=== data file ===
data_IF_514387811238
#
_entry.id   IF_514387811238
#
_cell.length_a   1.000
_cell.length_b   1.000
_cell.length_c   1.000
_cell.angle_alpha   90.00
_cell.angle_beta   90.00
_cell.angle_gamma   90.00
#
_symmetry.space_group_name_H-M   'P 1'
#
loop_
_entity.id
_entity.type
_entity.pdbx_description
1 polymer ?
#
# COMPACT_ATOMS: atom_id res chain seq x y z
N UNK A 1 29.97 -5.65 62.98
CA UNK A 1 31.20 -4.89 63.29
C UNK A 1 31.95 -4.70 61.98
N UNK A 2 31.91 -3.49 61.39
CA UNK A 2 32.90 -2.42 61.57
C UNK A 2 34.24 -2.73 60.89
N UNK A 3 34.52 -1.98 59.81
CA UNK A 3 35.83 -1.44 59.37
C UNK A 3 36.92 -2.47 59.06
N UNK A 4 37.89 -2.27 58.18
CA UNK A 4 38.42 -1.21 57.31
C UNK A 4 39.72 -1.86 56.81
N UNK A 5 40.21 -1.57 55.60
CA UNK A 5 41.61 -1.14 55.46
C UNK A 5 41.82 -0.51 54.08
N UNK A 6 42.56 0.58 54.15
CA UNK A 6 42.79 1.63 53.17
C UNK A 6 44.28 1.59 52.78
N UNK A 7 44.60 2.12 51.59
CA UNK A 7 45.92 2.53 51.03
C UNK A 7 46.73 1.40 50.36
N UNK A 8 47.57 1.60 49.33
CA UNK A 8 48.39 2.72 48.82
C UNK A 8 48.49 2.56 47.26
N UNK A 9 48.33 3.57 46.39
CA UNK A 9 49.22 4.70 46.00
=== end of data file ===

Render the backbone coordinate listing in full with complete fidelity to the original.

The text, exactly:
data_IF_514387811238
#
_entry.id   IF_514387811238
#
_cell.length_a   1.000
_cell.length_b   1.000
_cell.length_c   1.000
_cell.angle_alpha   90.00
_cell.angle_beta   90.00
_cell.angle_gamma   90.00
#
_symmetry.space_group_name_H-M   'P 1'
#
loop_
_entity.id
_entity.type
_entity.pdbx_description
1 polymer ?
#
# COMPACT_ATOMS: atom_id res chain seq x y z
N UNK A 1 29.97 -5.65 62.98
CA UNK A 1 31.20 -4.89 63.29
C UNK A 1 31.95 -4.70 61.98
N UNK A 2 31.91 -3.49 61.39
CA UNK A 2 32.90 -2.42 61.57
C UNK A 2 34.24 -2.73 60.89
N UNK A 3 34.52 -1.98 59.81
CA UNK A 3 35.83 -1.44 59.37
C UNK A 3 36.92 -2.47 59.06
N UNK A 4 37.89 -2.27 58.18
CA UNK A 4 38.42 -1.21 57.31
C UNK A 4 39.72 -1.86 56.81
N UNK A 5 40.21 -1.57 55.60
CA UNK A 5 41.61 -1.14 55.46
C UNK A 5 41.82 -0.51 54.08
N UNK A 6 42.56 0.58 54.15
CA UNK A 6 42.79 1.63 53.17
C UNK A 6 44.28 1.59 52.78
N UNK A 7 44.60 2.12 51.59
CA UNK A 7 45.92 2.53 51.03
C UNK A 7 46.73 1.40 50.36
N UNK A 8 47.57 1.60 49.33
CA UNK A 8 48.39 2.72 48.82
C UNK A 8 48.49 2.56 47.26
N UNK A 9 48.33 3.57 46.39
CA UNK A 9 49.22 4.70 46.00